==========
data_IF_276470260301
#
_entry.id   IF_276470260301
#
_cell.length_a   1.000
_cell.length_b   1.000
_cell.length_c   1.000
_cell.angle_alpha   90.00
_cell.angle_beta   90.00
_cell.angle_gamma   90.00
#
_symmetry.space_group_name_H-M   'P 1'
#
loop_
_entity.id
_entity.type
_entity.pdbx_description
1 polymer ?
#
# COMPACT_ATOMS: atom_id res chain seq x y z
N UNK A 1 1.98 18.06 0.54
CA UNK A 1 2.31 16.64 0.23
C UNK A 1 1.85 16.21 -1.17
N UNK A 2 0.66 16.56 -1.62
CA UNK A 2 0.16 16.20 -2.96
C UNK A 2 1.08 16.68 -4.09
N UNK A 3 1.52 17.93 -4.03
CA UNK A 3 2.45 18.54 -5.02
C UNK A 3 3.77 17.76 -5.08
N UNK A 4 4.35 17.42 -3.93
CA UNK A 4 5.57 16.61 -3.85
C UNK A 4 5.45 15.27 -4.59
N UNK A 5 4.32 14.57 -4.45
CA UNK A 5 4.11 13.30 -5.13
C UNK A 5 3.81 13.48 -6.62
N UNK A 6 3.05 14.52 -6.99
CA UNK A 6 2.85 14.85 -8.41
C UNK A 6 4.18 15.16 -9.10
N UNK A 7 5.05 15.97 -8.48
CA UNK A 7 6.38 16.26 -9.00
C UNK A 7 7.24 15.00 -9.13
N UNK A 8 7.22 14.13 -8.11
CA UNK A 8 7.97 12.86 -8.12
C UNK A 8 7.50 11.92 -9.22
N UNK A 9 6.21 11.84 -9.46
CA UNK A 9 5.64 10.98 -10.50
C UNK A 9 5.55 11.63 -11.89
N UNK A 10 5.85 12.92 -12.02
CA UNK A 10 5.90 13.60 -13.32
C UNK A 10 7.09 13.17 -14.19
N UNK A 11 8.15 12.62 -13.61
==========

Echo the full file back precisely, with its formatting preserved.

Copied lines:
data_IF_276470260301
#
_entry.id   IF_276470260301
#
_cell.length_a   1.000
_cell.length_b   1.000
_cell.length_c   1.000
_cell.angle_alpha   90.00
_cell.angle_beta   90.00
_cell.angle_gamma   90.00
#
_symmetry.space_group_name_H-M   'P 1'
#
loop_
_entity.id
_entity.type
_entity.pdbx_description
1 polymer ?
#
# COMPACT_ATOMS: atom_id res chain seq x y z
N UNK A 1 1.98 18.06 0.54
CA UNK A 1 2.31 16.64 0.23
C UNK A 1 1.85 16.21 -1.17
N UNK A 2 0.66 16.56 -1.62
CA UNK A 2 0.16 16.20 -2.96
C UNK A 2 1.08 16.68 -4.09
N UNK A 3 1.52 17.93 -4.03
CA UNK A 3 2.45 18.54 -5.02
C UNK A 3 3.77 17.76 -5.08
N UNK A 4 4.35 17.42 -3.93
CA UNK A 4 5.57 16.61 -3.85
C UNK A 4 5.45 15.27 -4.59
N UNK A 5 4.32 14.57 -4.45
CA UNK A 5 4.11 13.30 -5.13
C UNK A 5 3.81 13.48 -6.62
N UNK A 6 3.05 14.52 -6.99
CA UNK A 6 2.85 14.85 -8.41
C UNK A 6 4.18 15.16 -9.10
N UNK A 7 5.05 15.97 -8.48
CA UNK A 7 6.38 16.26 -9.00
C UNK A 7 7.24 15.00 -9.13
N UNK A 8 7.22 14.13 -8.11
CA UNK A 8 7.97 12.86 -8.12
C UNK A 8 7.50 11.92 -9.22
N UNK A 9 6.21 11.84 -9.46
CA UNK A 9 5.64 10.98 -10.50
C UNK A 9 5.55 11.63 -11.89
N UNK A 10 5.85 12.92 -12.02
CA UNK A 10 5.90 13.60 -13.32
C UNK A 10 7.09 13.17 -14.19
N UNK A 11 8.15 12.62 -13.61